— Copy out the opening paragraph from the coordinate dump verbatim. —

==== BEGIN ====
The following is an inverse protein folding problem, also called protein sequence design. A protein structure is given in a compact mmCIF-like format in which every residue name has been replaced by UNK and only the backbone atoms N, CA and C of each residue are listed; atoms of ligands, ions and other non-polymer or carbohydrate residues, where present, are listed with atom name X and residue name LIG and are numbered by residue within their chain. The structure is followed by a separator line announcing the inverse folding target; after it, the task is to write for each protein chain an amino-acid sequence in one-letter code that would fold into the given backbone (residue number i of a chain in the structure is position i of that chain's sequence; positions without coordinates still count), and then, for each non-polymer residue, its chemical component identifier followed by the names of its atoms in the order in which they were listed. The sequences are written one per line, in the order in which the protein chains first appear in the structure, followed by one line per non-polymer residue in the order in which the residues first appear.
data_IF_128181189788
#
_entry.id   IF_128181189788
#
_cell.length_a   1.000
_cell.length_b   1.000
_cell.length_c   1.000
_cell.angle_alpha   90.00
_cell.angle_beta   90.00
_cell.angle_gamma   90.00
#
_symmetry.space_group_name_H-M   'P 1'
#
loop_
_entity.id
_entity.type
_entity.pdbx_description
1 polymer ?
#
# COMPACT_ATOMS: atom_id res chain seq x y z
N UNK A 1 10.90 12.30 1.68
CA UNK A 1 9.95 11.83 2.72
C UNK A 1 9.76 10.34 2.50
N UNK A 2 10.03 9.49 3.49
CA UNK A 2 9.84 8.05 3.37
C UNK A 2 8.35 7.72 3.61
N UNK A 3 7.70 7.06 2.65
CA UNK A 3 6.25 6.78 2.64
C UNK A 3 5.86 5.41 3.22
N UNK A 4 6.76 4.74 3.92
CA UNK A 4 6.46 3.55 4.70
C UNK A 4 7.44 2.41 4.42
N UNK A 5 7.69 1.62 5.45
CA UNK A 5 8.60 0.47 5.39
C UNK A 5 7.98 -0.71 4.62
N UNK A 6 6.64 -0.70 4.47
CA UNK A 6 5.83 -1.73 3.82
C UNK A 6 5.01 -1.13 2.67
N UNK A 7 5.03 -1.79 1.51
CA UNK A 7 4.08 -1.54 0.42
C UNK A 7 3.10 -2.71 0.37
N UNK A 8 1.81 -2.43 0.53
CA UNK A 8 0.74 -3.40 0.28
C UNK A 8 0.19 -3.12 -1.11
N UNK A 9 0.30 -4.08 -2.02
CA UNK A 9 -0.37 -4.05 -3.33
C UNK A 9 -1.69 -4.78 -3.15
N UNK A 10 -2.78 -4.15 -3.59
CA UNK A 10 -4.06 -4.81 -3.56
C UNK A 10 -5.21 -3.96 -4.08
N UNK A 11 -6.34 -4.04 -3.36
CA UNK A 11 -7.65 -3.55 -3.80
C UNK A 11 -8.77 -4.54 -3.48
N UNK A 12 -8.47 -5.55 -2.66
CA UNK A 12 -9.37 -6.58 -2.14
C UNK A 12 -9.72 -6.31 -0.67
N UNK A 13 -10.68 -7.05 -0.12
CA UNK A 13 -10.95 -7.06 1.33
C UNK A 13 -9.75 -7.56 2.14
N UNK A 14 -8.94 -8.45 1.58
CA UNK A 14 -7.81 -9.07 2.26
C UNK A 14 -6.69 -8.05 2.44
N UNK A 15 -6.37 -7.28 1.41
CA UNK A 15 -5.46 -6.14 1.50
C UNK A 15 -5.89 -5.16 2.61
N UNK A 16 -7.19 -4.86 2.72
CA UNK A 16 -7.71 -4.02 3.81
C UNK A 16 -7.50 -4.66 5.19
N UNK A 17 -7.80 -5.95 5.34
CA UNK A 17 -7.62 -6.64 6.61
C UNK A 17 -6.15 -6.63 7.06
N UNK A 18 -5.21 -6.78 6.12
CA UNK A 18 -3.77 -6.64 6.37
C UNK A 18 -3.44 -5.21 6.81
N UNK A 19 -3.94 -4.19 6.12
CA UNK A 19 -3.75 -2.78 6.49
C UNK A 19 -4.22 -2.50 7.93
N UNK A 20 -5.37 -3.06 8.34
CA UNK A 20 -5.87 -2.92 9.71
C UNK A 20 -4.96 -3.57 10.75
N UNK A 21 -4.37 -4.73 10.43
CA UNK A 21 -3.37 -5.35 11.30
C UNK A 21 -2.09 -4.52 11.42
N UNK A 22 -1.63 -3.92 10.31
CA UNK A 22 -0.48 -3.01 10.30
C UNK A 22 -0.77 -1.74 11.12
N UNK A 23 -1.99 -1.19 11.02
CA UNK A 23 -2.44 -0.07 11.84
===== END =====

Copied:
The following is an inverse protein folding problem, also called protein sequence design. A protein structure is given in a compact mmCIF-like format in which every residue name has been replaced by UNK and only the backbone atoms N, CA and C of each residue are listed; atoms of ligands, ions and other non-polymer or carbohydrate residues, where present, are listed with atom name X and residue name LIG and are numbered by residue within their chain. The structure is followed by a separator line announcing the inverse folding target; after it, the task is to write for each protein chain an amino-acid sequence in one-letter code that would fold into the given backbone (residue number i of a chain in the structure is position i of that chain's sequence; positions without coordinates still count), and then, for each non-polymer residue, its chemical component identifier followed by the names of its atoms in the order in which they were listed. The sequences are written one per line, in the order in which the protein chains first appear in the structure, followed by one line per non-polymer residue in the order in which the residues first appear.